Fisher Formally Enshrined in Tennessee Sports Hall of Fame

Coach who led the Titans to Super Bowl XXXIV was 11 inductees honored with a virtual ceremony Saturday.
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Jeff Fisher is now officially a member of the Tennessee Sports Hall of Fame.

The former Tennessee Titans coach was formally enshrined Saturday along with 10 others in a first-of-its-kind ceremony that did not bring together the honorees. Instead, it relied on technology to tell their stories and highlight how they earned their place alongside the biggest names in the state’s sports history.

The induction ceremony typically takes place at the end of July as a banquet. This year it was delayed due to the COVID-19 pandemic, and ultimately the decision was made to stage it as a two-hour television station that was broadcast throughout the state and included remarks from the inductees as well as others who spoke to their greatness. Titans play-by-play announcer Mike Keith hosted the show.

As part of the proceedings, running back Derrick Henry was recognized as the Hall of Fame’s Pro Athlete of the Year, and the Titans were the Pro Team of the Year for what they accomplished in 2019.

“It’s an honor,” Fisher said. “I can’t wait to live it in person once things settle down. Truly, I’m honored and humbled. Thank you once again.”

He was surprised back in February with the news of his selection.

Fisher is the winningest coach in franchise history with a 147-126 record. All but 21 of those victories came in Tennessee, when he spent two years as coach of the Tennessee Oilers (1997-98) and 11 more as coach of the Tennessee Titans after the franchise was rebranded (1999-2010).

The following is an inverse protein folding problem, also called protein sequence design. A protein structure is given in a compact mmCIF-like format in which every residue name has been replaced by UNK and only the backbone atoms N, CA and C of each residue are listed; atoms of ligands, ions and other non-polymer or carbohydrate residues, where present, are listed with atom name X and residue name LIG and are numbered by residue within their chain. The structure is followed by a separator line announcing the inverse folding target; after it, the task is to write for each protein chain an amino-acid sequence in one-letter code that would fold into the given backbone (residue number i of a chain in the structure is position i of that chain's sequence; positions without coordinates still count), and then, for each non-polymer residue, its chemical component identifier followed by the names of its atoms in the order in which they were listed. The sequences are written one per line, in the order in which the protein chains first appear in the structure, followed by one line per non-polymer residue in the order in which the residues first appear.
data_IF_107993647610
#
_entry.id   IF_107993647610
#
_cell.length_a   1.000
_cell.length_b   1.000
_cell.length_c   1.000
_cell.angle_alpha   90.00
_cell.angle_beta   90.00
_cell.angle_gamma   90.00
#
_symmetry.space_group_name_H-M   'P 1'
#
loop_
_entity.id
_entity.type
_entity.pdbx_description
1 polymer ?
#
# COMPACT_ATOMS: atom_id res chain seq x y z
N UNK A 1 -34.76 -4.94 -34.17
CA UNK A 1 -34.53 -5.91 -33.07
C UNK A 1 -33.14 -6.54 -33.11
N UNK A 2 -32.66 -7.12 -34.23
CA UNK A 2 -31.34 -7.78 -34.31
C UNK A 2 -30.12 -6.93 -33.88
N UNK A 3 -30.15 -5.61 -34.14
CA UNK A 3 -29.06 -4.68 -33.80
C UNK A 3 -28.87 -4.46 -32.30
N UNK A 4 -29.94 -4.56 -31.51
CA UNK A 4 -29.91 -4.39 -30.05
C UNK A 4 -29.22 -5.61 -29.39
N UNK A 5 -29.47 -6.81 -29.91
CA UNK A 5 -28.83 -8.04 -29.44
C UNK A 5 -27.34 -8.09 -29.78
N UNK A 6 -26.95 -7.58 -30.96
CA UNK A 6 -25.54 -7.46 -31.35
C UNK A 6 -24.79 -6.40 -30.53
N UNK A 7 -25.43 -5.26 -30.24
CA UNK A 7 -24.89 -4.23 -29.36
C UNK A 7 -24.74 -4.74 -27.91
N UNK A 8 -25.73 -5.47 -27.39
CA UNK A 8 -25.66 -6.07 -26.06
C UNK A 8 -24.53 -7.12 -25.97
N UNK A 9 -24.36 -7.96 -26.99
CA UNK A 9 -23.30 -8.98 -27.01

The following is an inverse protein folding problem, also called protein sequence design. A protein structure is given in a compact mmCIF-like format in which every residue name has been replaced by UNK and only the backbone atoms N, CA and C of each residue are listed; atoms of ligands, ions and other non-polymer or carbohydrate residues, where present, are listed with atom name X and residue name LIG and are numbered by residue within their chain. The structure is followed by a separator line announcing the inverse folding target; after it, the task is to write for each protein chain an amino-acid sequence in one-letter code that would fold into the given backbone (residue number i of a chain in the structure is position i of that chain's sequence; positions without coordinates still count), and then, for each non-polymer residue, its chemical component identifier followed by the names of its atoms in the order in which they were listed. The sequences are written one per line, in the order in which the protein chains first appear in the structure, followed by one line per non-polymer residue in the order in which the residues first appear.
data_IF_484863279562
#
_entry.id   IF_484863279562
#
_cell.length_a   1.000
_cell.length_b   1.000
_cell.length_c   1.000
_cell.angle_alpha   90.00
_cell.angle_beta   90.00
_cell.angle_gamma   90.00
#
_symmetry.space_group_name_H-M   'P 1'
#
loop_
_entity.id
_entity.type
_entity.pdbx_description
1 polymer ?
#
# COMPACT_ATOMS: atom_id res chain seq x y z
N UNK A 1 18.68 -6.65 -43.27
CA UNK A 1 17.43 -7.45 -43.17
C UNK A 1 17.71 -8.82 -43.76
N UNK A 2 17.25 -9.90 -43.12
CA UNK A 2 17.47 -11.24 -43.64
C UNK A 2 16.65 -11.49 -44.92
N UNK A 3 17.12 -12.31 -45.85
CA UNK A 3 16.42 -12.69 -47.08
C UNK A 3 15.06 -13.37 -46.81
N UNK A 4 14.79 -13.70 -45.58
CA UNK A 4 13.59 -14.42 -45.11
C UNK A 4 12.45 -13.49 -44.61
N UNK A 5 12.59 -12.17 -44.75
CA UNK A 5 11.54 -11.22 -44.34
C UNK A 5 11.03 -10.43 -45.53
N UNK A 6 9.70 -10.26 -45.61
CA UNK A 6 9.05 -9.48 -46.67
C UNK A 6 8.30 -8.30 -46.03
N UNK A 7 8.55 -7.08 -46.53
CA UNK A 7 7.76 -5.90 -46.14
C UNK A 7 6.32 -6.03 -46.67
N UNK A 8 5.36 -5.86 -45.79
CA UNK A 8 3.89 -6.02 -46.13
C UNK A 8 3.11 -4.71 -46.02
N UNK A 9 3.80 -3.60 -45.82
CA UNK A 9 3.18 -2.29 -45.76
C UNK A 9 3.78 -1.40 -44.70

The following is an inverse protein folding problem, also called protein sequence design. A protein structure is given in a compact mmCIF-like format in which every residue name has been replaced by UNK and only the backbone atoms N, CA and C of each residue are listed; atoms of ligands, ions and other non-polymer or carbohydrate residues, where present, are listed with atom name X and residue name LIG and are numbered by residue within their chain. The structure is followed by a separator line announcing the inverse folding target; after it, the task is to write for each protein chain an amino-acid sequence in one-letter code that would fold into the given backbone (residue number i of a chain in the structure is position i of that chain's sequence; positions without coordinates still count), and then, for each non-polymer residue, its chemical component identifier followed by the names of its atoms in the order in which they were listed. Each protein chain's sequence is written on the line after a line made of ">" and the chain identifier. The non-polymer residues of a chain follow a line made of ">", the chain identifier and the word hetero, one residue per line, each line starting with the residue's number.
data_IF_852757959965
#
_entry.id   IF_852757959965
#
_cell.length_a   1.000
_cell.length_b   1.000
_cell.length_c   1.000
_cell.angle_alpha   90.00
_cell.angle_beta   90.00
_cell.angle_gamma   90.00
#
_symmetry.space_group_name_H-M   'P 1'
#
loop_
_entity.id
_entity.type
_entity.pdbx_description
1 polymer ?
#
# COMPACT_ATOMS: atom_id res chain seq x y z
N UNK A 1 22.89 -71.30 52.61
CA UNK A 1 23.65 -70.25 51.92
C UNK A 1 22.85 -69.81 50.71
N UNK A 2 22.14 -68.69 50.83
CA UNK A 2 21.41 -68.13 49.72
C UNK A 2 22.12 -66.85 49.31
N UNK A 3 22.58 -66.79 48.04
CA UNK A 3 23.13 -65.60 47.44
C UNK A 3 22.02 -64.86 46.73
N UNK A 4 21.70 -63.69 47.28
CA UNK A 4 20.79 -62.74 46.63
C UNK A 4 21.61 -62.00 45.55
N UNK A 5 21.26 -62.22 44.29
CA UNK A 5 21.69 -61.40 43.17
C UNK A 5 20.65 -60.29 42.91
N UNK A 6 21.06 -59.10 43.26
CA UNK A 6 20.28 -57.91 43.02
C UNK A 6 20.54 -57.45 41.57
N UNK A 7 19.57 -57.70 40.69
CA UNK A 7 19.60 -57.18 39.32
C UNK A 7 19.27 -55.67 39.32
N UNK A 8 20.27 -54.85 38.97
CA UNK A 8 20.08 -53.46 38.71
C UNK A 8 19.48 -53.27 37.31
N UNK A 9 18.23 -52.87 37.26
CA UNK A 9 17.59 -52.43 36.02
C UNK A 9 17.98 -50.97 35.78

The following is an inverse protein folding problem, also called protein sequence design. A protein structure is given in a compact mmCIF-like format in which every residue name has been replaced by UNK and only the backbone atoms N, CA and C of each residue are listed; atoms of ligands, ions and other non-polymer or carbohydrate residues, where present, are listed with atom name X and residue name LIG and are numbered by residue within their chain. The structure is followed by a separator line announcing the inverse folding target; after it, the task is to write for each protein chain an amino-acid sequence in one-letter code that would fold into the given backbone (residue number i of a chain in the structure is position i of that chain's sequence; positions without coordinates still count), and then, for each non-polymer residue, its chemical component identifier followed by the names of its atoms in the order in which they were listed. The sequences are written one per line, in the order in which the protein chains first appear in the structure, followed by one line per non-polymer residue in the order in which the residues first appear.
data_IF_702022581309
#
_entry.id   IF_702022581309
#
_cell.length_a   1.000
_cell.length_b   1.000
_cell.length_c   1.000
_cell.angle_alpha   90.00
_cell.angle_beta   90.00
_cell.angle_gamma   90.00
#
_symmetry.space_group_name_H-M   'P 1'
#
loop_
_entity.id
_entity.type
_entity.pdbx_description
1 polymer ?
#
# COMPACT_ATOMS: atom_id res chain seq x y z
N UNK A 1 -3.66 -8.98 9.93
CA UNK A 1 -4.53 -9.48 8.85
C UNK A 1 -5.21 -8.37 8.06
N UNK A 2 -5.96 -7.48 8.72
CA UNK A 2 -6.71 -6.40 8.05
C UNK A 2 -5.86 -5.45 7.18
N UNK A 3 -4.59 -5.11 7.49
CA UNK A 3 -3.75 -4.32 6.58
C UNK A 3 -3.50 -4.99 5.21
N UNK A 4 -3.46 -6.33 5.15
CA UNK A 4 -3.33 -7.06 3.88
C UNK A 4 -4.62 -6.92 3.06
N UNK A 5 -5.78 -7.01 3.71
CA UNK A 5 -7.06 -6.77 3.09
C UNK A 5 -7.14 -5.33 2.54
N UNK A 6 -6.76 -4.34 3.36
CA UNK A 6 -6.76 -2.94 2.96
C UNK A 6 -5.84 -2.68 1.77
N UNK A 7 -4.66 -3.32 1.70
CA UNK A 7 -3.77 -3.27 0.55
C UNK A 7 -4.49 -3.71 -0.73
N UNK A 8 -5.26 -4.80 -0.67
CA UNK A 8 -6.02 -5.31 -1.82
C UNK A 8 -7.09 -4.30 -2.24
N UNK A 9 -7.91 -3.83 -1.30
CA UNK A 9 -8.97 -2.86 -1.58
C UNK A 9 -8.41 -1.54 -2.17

During that time, he also served as the team’s primary spokesman and helped create a fan base that spanned the state. He led the Titans to Super Bowl XXXIV in 1999 and six playoff appearances over a 10-year period that ended in 2008, when Tennessee finished the regular season with an NFL-best 13-3 record after having started 10-0.

“We were off and running,” Fisher said of that 2008 campaign. “And we kept going and going. You look back and you go, ‘You know, it was a great start. People forget about that. It’s hard to win two in a row in the league, let alone 10. … We just stayed focused and got in the playoffs, and then things fell short for us.”

Fisher also spent four-plus seasons in charge of the St. Louis/Los Angeles Rams and is 12th in NFL history with 173 wins, one more than Hall of Famer Bill Parcells. With 165 losses, he is tied with Dan Reeves for the most by any NFL coach.

“Coach Fisher’s strengths as a leader is one who listens, and he adapts,” former Titans running back Eddie George said during the broadcast. “… One of the best coaches that I ever played for.”

Fisher was one of 11 members of the TSHOF Class of 2020. The other inductees were: Vanderbilt baseball coach Tim Corbin, multi-time Stanley Cup champion and Nashville Predators broadcaster Terry Crisp, Kentucky basketball guard Tony Delk, women’s athletics pioneer Bettye Giles, long-time golf administrator Dick Horton, University of Tennessee quarterback Heath Shuler, motorsports executive Bruton Smith, college basketball coach Sonny Smith, college football coach Carl Torbush and Memphis running back DeAngelo Williams.